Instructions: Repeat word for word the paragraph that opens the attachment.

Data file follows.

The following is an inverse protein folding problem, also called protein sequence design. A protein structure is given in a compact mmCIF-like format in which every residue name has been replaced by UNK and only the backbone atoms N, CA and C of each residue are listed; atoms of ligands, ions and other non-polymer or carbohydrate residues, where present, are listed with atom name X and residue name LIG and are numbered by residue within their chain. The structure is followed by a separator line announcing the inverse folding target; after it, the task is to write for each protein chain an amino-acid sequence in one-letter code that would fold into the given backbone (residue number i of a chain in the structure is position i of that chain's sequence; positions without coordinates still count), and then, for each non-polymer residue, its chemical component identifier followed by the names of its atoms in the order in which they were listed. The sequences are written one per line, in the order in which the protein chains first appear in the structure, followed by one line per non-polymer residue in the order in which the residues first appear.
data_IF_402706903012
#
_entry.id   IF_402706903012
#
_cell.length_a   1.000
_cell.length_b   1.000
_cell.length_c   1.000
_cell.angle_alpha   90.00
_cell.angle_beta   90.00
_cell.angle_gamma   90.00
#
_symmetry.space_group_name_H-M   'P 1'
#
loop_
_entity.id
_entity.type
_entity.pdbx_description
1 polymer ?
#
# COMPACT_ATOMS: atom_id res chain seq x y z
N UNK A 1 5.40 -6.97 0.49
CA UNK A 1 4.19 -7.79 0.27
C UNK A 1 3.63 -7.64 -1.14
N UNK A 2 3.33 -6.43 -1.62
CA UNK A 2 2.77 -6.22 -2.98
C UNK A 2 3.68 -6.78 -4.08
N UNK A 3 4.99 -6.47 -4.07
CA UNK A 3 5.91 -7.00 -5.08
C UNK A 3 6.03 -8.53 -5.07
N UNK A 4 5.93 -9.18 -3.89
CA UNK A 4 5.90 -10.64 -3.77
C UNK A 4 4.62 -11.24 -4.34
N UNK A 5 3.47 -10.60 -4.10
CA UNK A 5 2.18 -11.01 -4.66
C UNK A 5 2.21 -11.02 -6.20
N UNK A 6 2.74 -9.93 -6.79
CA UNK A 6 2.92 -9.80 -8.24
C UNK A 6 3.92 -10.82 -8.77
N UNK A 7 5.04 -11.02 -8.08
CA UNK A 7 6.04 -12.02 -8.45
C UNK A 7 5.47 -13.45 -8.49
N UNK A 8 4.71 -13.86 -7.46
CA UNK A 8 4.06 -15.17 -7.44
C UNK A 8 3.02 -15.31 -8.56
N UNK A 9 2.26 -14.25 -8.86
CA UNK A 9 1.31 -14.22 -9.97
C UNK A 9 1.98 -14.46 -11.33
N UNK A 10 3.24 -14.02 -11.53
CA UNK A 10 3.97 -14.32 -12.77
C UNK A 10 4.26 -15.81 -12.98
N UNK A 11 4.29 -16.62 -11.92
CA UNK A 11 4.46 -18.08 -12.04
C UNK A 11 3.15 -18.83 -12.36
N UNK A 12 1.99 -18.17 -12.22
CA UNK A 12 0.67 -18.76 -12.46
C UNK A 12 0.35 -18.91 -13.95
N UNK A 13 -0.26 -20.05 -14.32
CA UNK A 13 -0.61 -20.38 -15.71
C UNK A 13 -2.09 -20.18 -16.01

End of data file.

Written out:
The following is an inverse protein folding problem, also called protein sequence design. A protein structure is given in a compact mmCIF-like format in which every residue name has been replaced by UNK and only the backbone atoms N, CA and C of each residue are listed; atoms of ligands, ions and other non-polymer or carbohydrate residues, where present, are listed with atom name X and residue name LIG and are numbered by residue within their chain. The structure is followed by a separator line announcing the inverse folding target; after it, the task is to write for each protein chain an amino-acid sequence in one-letter code that would fold into the given backbone (residue number i of a chain in the structure is position i of that chain's sequence; positions without coordinates still count), and then, for each non-polymer residue, its chemical component identifier followed by the names of its atoms in the order in which they were listed. The sequences are written one per line, in the order in which the protein chains first appear in the structure, followed by one line per non-polymer residue in the order in which the residues first appear.